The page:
Yeah, what exactly is that symbolism supposed to mean? Turning the screws?? Well, get used to our “kick-ass” youth activist overlords. *shiver*

  16. Did you check out the workshops? I thought sticker-making sounded like fun, but then i came across the “Reusable pads” one. Woo-hoo!

  17. Jennifer:

    “If anything, wouldn’t pollution have a disproportionate impact on NON-minorities? I mean, the paler your skin, the dirtier it looks after you’ve gone walking through the smog.”

    The idea is (and I read this in some article a long time ago, so I’m fuzzy on the details) that minority neighborhoods don’t have the same political clout to get things done, environmentally-speaking, at the local level. I would guess that means things like water filtration, making sure that factories are up to code in terms of emissions and so on.

  18. Mark-
    True enough, but that’s a matter of poverty, not racism. Oprah’s neighborhood is probably a lot nicer than poor-white neighborhoods iin Appalachia.

  19. Bob Tyrrell has had the mock-Mencken market cornered…

    Now that’s the funniest thing I’ve heard all week…

  20. for some reason the wrench graphic makes me cringe.

    I originally read that as “wench”; got me all excited about nothin’.

    (The weekend comes none too soon.)

  21. “discussing and planning anti-oppression work.” So I guess that means they’ll be protesting Fidel Castro’s policies in Cuba. Right?……Right? Maybe I’ll hold my breath for that one.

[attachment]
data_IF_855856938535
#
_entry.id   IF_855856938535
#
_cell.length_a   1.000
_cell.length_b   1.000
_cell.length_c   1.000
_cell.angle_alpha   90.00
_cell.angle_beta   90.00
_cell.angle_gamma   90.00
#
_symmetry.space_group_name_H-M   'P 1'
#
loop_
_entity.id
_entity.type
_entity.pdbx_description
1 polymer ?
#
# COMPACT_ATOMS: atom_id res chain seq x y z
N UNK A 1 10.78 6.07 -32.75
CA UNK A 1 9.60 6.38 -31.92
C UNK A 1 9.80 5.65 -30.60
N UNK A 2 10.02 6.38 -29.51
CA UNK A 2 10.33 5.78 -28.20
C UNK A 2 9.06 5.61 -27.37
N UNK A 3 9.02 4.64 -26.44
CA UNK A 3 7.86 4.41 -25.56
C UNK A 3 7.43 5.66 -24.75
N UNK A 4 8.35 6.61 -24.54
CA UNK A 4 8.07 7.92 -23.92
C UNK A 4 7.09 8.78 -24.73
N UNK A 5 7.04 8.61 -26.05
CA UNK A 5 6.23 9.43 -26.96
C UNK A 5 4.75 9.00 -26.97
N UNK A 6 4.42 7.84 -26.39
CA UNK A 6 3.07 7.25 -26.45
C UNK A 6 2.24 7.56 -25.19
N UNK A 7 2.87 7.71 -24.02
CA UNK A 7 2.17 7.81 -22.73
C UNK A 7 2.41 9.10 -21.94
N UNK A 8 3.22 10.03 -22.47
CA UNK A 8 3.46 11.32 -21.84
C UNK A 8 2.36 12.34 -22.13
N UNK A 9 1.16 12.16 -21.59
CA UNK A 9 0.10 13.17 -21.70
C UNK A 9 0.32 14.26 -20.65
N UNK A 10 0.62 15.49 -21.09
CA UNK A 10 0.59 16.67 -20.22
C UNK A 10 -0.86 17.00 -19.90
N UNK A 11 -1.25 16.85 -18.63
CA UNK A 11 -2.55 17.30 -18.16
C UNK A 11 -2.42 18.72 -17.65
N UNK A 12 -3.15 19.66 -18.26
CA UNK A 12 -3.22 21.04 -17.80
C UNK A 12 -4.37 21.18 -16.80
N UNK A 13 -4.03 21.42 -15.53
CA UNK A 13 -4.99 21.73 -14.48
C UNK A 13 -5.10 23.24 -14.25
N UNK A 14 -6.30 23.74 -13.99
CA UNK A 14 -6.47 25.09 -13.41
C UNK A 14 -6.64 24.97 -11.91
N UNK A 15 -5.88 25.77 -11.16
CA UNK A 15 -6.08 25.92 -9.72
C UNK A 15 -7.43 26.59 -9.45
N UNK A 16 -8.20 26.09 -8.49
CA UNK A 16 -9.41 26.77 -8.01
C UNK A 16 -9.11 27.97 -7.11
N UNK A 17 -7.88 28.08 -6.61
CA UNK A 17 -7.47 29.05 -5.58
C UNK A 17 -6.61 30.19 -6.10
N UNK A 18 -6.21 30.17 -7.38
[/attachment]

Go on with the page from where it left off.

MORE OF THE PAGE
22. Tampaction? I’m speechless. I didn’t look around the site long enough, but I would guess that they support a return to cloth diapers.. They could call it “Crapaction!”

  23. Even with Ron Bailey, I’m not sure that the environment seminar warrants a week of my PTO, especially since I have to pay travel expenses (which I conveniently found out after I wrote the $#*!&@ essays). No offense to Ron, but that’s a lot of PTO.
    Can’t Nick Gillespie or someone else at Reason pull a few strings for an ol’ H&R regular and get me into the Cali seminar on the Arts?

    Maybe I’ll just go to fat camp instead…. at least I could directly benefit from that.

  24. LOL. This is The Onion come to life. I love it.

    (http://www.seac.org/atc/)

    “Come gain the skills, knowledge, and inspiration necessary to fight for the environment and social justice during this week of education, skills building, action, networking,and fun!”

    Where does the ‘fun’ come in?